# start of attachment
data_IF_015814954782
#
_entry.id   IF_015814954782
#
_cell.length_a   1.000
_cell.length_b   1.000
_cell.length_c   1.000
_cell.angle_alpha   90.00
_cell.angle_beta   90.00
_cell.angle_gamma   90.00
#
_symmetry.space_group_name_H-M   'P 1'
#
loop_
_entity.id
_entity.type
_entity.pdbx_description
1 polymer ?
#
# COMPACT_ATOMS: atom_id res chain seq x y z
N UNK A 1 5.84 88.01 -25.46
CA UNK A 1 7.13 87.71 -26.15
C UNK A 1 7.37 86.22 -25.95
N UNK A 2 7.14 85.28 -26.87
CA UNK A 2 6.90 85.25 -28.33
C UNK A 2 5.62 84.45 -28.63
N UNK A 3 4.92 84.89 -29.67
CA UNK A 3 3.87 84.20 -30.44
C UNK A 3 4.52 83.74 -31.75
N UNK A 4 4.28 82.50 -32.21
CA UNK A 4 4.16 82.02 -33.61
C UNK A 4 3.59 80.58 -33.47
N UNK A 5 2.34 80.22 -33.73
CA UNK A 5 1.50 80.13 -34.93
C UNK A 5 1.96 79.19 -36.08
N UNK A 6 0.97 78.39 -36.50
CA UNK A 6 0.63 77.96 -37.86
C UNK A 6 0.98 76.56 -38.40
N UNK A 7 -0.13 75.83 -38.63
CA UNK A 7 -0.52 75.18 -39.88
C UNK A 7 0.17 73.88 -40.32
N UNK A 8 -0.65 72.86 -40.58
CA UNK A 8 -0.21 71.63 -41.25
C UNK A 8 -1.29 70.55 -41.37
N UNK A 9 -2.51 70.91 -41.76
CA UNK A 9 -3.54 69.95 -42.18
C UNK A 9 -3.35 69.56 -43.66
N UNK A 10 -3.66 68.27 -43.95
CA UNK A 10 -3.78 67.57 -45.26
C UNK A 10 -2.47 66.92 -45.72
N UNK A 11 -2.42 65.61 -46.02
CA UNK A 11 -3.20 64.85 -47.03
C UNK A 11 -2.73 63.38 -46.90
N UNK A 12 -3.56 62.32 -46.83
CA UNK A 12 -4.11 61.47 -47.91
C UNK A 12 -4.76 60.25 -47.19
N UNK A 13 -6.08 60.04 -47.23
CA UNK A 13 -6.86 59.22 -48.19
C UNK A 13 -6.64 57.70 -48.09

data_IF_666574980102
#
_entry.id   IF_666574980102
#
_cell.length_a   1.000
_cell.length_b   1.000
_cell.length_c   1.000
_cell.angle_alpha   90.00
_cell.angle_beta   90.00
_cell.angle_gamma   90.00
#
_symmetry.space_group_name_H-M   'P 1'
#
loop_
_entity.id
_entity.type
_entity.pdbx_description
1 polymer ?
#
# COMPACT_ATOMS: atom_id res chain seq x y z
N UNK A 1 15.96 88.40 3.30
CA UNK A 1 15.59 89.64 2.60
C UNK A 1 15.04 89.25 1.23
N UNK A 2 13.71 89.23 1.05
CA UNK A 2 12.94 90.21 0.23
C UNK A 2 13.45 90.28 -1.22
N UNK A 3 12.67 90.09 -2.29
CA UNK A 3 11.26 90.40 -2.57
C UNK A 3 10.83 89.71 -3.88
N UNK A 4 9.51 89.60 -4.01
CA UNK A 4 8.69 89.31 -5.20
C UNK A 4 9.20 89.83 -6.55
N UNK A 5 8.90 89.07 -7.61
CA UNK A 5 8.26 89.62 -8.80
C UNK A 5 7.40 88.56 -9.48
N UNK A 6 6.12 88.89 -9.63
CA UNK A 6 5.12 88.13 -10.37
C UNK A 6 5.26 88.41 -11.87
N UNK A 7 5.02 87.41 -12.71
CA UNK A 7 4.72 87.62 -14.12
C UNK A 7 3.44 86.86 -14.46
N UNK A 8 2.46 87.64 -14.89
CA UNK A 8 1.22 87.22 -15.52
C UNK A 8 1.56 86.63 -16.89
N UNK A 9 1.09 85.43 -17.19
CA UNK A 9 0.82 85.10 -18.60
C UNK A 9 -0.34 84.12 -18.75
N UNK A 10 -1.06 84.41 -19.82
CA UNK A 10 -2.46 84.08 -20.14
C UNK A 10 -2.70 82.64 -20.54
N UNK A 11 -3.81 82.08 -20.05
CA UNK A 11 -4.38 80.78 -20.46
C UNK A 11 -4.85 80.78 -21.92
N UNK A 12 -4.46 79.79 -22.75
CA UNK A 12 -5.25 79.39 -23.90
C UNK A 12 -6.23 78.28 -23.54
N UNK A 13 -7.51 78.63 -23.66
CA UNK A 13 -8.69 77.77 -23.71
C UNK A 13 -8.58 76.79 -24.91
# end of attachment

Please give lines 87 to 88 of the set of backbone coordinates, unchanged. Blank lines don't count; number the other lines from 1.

CA UNK A 3 11.26 90.40 -2.57
C UNK A 3 10.83 89.71 -3.88